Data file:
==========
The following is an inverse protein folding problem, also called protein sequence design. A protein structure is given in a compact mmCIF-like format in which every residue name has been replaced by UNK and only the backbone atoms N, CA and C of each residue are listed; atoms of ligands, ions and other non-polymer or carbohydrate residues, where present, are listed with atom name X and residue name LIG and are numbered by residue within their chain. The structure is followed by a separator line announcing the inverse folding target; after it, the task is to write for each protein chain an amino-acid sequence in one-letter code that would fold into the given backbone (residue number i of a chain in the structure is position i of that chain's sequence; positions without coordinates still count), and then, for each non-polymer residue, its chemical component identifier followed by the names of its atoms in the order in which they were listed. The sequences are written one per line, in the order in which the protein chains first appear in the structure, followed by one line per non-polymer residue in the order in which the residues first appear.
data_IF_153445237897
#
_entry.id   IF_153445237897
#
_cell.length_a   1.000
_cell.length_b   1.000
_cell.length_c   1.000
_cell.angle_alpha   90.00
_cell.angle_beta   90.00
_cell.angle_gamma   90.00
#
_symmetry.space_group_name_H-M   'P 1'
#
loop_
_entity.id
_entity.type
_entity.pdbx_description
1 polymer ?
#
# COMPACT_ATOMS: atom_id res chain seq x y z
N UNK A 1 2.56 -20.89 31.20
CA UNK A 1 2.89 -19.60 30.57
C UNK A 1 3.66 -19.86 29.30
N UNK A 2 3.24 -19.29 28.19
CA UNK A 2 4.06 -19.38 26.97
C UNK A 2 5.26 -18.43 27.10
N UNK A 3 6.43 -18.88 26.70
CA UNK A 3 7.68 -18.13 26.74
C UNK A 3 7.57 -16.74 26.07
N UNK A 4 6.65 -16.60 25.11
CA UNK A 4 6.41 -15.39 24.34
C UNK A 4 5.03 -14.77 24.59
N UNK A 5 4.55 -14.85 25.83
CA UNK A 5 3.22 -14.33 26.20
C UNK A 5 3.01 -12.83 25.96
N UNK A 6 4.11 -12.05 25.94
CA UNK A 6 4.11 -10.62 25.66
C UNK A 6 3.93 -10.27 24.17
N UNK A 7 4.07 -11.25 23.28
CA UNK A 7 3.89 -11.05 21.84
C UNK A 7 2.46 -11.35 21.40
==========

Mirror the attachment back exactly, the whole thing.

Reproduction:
The following is an inverse protein folding problem, also called protein sequence design. A protein structure is given in a compact mmCIF-like format in which every residue name has been replaced by UNK and only the backbone atoms N, CA and C of each residue are listed; atoms of ligands, ions and other non-polymer or carbohydrate residues, where present, are listed with atom name X and residue name LIG and are numbered by residue within their chain. The structure is followed by a separator line announcing the inverse folding target; after it, the task is to write for each protein chain an amino-acid sequence in one-letter code that would fold into the given backbone (residue number i of a chain in the structure is position i of that chain's sequence; positions without coordinates still count), and then, for each non-polymer residue, its chemical component identifier followed by the names of its atoms in the order in which they were listed. The sequences are written one per line, in the order in which the protein chains first appear in the structure, followed by one line per non-polymer residue in the order in which the residues first appear.
data_IF_153445237897
#
_entry.id   IF_153445237897
#
_cell.length_a   1.000
_cell.length_b   1.000
_cell.length_c   1.000
_cell.angle_alpha   90.00
_cell.angle_beta   90.00
_cell.angle_gamma   90.00
#
_symmetry.space_group_name_H-M   'P 1'
#
loop_
_entity.id
_entity.type
_entity.pdbx_description
1 polymer ?
#
# COMPACT_ATOMS: atom_id res chain seq x y z
N UNK A 1 2.56 -20.89 31.20
CA UNK A 1 2.89 -19.60 30.57
C UNK A 1 3.66 -19.86 29.30
N UNK A 2 3.24 -19.29 28.19
CA UNK A 2 4.06 -19.38 26.97
C UNK A 2 5.26 -18.43 27.10
N UNK A 3 6.43 -18.88 26.70
CA UNK A 3 7.68 -18.13 26.74
C UNK A 3 7.57 -16.74 26.07
N UNK A 4 6.65 -16.60 25.11
CA UNK A 4 6.41 -15.39 24.34
C UNK A 4 5.03 -14.77 24.59
N UNK A 5 4.55 -14.85 25.83
CA UNK A 5 3.22 -14.33 26.20
C UNK A 5 3.01 -12.83 25.96
N UNK A 6 4.11 -12.05 25.94
CA UNK A 6 4.11 -10.62 25.66
C UNK A 6 3.93 -10.27 24.17
N UNK A 7 4.07 -11.25 23.28
CA UNK A 7 3.89 -11.05 21.84
C UNK A 7 2.46 -11.35 21.40